Another big issue is the proposal’s unprecedented strictness about the impact of individual units going out of compliance, compared to the rules for other LIHTC options.
For example, one of the older LIHTC tests requires that at least 40 percent of a building’s units must have qualifying tenants. This is called the minimum set-aside. To maximize the tax credit, the percentage of qualifying tenants may actually be much higher; many LIHTC buildings are 100 percent qualifying tenants, but the program only requires that 40 percent of them be. In that scenario, if at some point some tenant incomes start exceeding the limit, the developer can simply stop claiming credits for those units. The project loses a few hundred dollars worth of credit, but as long as it satisfies the minimum set-aside, most of the millions in tax benefit remain.
Under the IRS draft rule, however, the 40 percent minimum no longer applies to income-averaging properties. A developer cannot just stop claiming credit for a few units in order to rebalance the AMI average. If incomes go up and the building average even slightly exceeds 60 percent of AMI, the development can fall off a “cliff,” going fully out of compliance and losing all its tax credits.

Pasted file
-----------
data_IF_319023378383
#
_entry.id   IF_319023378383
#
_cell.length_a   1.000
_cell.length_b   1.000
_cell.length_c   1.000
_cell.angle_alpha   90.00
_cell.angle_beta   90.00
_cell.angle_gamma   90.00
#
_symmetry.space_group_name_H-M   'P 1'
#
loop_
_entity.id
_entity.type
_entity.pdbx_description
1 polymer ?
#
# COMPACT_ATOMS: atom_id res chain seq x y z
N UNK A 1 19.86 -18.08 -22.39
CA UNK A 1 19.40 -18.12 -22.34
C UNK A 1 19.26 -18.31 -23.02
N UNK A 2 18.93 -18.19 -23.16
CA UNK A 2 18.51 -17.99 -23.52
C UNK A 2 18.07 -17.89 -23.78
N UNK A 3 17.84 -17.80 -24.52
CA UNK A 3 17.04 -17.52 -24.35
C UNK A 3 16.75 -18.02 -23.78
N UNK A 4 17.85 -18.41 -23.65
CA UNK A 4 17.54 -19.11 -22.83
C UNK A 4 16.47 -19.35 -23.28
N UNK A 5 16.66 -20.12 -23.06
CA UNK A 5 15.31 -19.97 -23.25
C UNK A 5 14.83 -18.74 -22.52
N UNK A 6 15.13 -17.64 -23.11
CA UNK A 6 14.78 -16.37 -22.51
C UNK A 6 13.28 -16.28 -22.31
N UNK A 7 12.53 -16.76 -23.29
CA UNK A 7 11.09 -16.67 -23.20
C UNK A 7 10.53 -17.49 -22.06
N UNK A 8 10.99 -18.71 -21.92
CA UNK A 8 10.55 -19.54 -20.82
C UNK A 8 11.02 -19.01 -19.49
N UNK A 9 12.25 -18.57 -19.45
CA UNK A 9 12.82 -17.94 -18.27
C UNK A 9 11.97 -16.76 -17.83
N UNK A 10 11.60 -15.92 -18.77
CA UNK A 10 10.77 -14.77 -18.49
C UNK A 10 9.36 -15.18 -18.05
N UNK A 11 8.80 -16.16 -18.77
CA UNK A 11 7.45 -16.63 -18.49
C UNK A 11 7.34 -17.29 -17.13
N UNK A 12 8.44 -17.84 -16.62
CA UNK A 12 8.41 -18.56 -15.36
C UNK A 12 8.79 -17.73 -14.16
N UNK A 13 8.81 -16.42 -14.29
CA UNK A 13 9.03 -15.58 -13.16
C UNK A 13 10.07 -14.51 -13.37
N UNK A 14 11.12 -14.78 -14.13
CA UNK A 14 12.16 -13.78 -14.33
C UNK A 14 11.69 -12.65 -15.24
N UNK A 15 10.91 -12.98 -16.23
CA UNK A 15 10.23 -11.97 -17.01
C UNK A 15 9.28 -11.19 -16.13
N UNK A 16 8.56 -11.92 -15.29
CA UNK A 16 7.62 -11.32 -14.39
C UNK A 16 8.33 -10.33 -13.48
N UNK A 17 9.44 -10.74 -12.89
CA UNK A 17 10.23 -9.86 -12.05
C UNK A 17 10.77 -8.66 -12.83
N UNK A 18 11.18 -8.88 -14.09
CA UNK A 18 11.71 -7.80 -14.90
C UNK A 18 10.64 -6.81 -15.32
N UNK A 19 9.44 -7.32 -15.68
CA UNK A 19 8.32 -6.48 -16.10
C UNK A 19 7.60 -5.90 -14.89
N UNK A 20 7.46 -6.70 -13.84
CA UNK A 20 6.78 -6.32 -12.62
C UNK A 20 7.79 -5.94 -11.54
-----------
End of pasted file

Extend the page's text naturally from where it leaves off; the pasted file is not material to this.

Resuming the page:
As a result, investors may require developers to maintain lower tenant AMI averages in an effort to lessen the chance of non-compliance, Levavi says. That reduces the amount of rent that buildings bring in to cross-subsidize rents and cover expenses.
The Biden administration has promised that the IRS will issue a revised final rule by the end of this month that will address the problems with the 2020 proposal. Brewerton said it is essential that the government fix its implementation of income averaging if the option is ever to fulfill its potential in the long run.
“If any part of that draft rule that came out becomes a final rule, then average income will go away—will completely go away,” she says. “No one’s going to want to do it.”